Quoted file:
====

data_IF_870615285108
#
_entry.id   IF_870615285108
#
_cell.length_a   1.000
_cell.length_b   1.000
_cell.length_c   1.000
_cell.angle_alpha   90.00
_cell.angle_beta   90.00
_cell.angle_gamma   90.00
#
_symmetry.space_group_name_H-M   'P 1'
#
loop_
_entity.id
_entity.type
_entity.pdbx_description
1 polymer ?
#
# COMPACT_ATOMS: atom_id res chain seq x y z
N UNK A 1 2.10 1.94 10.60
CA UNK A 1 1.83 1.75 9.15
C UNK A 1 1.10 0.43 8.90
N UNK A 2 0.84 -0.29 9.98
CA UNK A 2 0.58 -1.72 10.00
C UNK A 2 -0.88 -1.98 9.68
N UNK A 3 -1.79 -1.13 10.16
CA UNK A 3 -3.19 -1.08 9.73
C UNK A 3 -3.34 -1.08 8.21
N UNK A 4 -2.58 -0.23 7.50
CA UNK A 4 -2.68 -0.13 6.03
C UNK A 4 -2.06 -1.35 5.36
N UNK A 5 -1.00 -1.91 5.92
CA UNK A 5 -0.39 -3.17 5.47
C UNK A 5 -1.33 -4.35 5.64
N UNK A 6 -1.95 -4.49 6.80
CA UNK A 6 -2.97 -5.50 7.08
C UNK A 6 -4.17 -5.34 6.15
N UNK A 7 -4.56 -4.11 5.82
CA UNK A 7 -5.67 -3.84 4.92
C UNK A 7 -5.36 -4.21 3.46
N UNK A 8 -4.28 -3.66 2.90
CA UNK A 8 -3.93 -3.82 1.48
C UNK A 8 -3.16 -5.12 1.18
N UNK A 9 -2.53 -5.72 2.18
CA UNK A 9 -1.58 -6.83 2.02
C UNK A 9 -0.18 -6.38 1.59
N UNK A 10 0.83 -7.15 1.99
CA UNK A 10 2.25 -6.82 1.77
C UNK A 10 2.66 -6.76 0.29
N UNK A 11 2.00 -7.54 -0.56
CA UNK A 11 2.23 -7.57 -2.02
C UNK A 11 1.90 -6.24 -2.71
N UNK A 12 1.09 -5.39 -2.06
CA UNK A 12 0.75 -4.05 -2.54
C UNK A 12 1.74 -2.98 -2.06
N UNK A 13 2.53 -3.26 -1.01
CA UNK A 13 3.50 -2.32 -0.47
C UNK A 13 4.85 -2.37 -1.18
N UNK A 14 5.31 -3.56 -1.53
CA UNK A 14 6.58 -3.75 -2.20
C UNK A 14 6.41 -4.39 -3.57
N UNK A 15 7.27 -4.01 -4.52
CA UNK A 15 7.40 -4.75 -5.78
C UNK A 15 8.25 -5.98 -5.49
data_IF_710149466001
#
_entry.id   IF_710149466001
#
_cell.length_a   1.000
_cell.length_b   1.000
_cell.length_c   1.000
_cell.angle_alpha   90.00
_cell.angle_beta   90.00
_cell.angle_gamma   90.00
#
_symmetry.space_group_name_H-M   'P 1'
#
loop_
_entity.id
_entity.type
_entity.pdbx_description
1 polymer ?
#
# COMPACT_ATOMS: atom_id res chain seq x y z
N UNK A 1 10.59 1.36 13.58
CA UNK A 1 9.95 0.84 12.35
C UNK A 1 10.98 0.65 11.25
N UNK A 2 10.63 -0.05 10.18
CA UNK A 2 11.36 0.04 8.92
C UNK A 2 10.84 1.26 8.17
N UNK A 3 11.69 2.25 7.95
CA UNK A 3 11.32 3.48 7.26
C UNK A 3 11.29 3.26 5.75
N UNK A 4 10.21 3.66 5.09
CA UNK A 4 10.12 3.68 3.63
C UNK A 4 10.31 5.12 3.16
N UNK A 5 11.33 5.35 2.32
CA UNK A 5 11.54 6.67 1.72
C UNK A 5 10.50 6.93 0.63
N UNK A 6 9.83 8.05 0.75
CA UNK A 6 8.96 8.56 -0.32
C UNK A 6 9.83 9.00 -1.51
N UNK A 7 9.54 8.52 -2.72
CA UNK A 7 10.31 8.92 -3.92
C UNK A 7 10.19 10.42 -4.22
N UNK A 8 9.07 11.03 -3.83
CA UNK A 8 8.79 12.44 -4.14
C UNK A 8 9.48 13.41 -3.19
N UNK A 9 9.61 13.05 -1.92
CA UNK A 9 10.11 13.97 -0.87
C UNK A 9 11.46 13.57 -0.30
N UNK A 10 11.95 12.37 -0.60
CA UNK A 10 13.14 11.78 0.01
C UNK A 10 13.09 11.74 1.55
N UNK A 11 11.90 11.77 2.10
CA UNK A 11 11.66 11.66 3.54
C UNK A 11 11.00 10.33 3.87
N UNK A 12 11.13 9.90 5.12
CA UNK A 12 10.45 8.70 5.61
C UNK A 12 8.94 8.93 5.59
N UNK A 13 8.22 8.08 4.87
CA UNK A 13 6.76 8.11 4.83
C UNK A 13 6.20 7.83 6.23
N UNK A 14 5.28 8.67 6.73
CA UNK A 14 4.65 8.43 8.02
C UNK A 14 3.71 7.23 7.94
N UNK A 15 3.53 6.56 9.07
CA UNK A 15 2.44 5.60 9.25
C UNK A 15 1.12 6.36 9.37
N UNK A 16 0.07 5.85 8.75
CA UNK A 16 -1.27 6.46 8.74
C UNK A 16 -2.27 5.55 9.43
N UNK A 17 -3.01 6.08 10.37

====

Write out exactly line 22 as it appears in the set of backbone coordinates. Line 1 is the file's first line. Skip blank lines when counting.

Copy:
CA UNK A 1 1.83 1.75 9.15